are taking a beta-blocker such as: Tenormin (atenolol), Lopressor (metoprolol),
Inderal (propranolol), Coreg (carvedilol), then all allergy testing is
contraindicated. Be sure to let the nurse and/or doctor know if you are on
1. You may continue to use your intranasal steroid sprays such as Flonase, Rhinocort, Nasonex, Nasacort, Omnaris, Veramyst and Nasarel. 2. Asthma inhalers (inhaled steroids and bronchodilators), leukotriene antagonist s (e.g. Singulair, Accolate) and oral theophylline (Theo-Dur, T-Phyl, Uniphyl, Theo-24, etc.) do not interfere with skin testing and should be used as prescribed. 3. Most drugs do not interfere with skin testing but make certain that your physician and nurse know about every drug you are taking including over the counter medications (bring a list if necessary). Skin testing will be administered at this facility with a medical physician or other health care providers present since occasional reactions may require immediate therapy. These reactions may consist of any and all of the following symptoms: itchy eyes, nose, or throat; nasal congestion; runny nose; tightness in the throat or chest; increased wheezing; lightheadedness; faintness; nausea and vomiting; hives; generalized itching; and shock, the latter under extreme circumstances. Please let the physician and nurse know if you are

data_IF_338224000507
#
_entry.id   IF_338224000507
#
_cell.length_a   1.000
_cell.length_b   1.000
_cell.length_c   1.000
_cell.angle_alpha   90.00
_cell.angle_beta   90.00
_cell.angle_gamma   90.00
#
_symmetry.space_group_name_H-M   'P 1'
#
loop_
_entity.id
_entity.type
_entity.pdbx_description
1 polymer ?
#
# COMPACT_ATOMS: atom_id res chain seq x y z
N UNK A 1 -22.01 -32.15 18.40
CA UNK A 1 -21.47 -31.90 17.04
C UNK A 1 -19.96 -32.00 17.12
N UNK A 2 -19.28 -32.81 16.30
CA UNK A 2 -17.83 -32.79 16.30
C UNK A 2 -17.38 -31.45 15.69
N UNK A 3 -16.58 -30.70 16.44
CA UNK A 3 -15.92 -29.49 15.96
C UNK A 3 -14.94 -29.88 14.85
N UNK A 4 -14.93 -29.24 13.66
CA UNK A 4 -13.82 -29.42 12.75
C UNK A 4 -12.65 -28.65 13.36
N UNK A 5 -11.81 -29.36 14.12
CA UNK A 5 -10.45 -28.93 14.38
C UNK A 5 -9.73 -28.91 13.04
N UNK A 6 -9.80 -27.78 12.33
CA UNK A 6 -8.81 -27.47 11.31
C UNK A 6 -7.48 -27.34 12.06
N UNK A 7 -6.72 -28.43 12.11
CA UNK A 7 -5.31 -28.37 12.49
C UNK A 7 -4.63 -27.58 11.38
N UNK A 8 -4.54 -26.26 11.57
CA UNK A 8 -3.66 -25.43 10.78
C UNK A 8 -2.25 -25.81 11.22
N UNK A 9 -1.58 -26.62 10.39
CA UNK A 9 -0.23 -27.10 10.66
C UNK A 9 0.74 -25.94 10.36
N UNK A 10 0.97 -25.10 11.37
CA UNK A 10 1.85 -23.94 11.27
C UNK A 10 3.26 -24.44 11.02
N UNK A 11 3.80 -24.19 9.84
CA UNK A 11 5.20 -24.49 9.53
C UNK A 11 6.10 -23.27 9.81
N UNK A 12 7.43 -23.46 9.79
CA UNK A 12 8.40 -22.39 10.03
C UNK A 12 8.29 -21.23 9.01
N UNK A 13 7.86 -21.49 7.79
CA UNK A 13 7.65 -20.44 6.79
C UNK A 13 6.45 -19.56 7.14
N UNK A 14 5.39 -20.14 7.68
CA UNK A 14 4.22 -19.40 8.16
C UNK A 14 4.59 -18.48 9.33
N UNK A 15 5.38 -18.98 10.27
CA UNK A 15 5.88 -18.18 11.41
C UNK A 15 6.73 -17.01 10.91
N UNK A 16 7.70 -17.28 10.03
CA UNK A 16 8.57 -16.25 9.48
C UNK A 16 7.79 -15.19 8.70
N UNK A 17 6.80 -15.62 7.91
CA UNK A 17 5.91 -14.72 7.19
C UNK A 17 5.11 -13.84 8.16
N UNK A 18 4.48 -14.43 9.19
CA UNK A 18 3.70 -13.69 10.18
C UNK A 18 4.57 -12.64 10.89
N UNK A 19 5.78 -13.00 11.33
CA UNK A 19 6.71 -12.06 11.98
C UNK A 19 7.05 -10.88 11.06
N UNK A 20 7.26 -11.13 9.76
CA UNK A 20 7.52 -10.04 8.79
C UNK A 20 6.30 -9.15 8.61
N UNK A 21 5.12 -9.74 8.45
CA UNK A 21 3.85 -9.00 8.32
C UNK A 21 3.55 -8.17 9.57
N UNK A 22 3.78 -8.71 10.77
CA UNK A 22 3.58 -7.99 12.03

pregnant or taking beta-blockers. Allergy skin testing may be postponed until after the
pregnancy in the unlikely event of a reaction to the allergy testing. Beta-blockers are medications that may make treatment of the reaction to skin testing more difficult.
Please note that these reactions rarely occur but in the event a reaction would occur,
the staff is trained and emergency equipment is available.
After skin testing, you will consult with your physician or other health care professional
who will make further recommendations regarding your treatment.
We request that you do not bring small children with you when you are scheduled for skin testing unless they are accompanied by another adult who can sit with them in the Jagdeep Hundal, MD, Otolaryngology, Head & Neck Surgery 774 Christiana Rd, Suite B4, Newark, DE 19713 Phone: 302-266-2449 Fax: 302-266-2450
Please do not cancel your appointment since the time set aside for skin testing, is
exclusively yours for which special allergens are prepared. If for any reason you need